The aftereffects of giving birth aren’t just physical though: Struggles with mental health among new mothers are way more common than you think, and they’re important to pay particular attention to. About 70 to 80 percent of moms go through “baby blues”, which may involve feeling emotional or weepy, sad, anxious, and having mood swings or insomnia shortly after birth. But, if you feel a deeper level of despair, it could be postpartum depression, which affects about 1 in 7 women. Because of all these changes, having a medical and social support system in place can make the transition into motherhood easier.
What does postpartum care look like?
If you’ve had a low-risk delivery, your regular postpartum care check-up with your OB/GYN may be just fine to monitor your baseline postpartum health. But at Parsley, the doctors and health coaches want to keep a closer eye on your healing process, and answer all the questions you have, which could be anything from hemorrhoids to C-section scars to breastfeeding, Kang says. The health coaches specifically are instrumental in offering emotional and nutritional support. Their goal is to actively listen to each member’s physical, hormonal, and mental health challenges, and to ensure she’s prioritizing her own self-care.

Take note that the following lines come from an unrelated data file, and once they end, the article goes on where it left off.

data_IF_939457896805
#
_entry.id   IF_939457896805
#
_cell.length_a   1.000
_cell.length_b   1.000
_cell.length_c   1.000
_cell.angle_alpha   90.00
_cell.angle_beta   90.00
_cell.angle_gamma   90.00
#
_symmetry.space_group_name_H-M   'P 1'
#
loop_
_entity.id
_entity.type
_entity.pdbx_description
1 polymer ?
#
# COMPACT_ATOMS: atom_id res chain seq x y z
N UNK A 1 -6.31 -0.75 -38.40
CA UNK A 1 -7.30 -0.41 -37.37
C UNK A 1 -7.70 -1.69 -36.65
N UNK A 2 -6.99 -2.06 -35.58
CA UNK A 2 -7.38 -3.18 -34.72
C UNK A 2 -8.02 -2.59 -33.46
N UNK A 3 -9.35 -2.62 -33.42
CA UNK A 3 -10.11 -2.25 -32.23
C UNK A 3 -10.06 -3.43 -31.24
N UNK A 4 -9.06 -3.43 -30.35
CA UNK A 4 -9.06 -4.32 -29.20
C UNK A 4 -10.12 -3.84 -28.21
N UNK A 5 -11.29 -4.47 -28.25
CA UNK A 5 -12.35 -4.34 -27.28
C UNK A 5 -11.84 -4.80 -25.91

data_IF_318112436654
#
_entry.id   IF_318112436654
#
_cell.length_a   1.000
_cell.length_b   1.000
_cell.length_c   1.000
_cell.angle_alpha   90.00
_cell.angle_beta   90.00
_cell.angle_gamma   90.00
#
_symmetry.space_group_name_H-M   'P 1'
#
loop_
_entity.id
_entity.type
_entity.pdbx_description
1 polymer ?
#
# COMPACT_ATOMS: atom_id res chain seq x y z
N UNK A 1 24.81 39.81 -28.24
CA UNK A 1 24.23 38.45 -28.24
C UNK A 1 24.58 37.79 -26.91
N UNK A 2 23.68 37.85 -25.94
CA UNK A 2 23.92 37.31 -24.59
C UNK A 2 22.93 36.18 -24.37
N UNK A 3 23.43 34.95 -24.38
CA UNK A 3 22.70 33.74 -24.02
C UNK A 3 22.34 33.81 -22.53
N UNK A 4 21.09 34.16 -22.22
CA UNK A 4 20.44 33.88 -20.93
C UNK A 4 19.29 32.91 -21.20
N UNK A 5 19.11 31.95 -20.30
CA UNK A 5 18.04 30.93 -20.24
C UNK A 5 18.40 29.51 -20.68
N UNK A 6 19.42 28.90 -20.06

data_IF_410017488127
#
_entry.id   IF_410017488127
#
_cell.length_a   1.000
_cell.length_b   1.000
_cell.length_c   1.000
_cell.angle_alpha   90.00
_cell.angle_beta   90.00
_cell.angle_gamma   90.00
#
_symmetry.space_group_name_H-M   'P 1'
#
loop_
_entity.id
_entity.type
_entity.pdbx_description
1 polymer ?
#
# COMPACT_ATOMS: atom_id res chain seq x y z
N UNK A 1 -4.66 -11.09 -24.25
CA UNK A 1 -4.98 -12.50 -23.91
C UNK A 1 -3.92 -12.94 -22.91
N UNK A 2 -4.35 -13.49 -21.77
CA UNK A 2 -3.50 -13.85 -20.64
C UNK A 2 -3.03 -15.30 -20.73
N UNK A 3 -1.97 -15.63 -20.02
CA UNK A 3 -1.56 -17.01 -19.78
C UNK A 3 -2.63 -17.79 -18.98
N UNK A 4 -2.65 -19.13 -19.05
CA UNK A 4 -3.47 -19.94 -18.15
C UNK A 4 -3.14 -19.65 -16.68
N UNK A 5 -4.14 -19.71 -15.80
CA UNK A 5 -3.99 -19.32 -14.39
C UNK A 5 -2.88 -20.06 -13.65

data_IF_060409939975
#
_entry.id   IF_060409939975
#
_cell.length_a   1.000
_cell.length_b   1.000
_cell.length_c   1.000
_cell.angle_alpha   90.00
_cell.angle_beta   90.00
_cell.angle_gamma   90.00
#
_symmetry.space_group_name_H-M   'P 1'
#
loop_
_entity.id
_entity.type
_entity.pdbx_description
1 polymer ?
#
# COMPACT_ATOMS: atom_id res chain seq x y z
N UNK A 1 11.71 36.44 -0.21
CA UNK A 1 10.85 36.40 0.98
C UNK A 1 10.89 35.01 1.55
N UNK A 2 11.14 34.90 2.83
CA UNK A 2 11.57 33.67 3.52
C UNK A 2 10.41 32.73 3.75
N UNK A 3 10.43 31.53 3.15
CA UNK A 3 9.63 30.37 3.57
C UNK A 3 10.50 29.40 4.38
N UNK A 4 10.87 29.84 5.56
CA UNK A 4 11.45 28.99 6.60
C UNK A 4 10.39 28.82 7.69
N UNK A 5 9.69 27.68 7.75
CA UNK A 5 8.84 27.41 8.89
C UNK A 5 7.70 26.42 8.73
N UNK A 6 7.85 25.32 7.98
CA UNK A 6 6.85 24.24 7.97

The health coaches’ next step is identifying anything that delays or prevents healing, Kang explains. If you’re having abnormal bleeding or incontinence, that’s something to bring to your health coach’s attention, and they can refer you to a pelvic floor specialist. Or, if you have abdominal muscles that have torn (also known as diastatis recti), your health coach can recommend a specialist for that as well. On the nutritional side, Parsley’s health coaches will do a deep dive to help the patient replenish nutrients for tissue repair and to load up on nutrients for breastfeeding. Plus, Kang adds, your health coach can help you make sure the breastmilk you’re producing is as nutrient-dense as possible. Nutrients are a huge piece of the puzzle in recovering from birth.
“I always run at least a nutrient panel during the fourth trimester to see where they’re at. From there, we do a lot of discussion around nutrition and how to build a good supply of breast milk if they’re breastfeeding,” explains Liz Milbank, MD, a physician at Parsley Health in New York. “I’ll also give my postpartum patients reassurance on what to expect around hormonal changes and physical recovery, how to think about pumping, getting back to work, newborn care…we cover all of the bases to make sure she’s healing properly and confident about her role as a new mother.”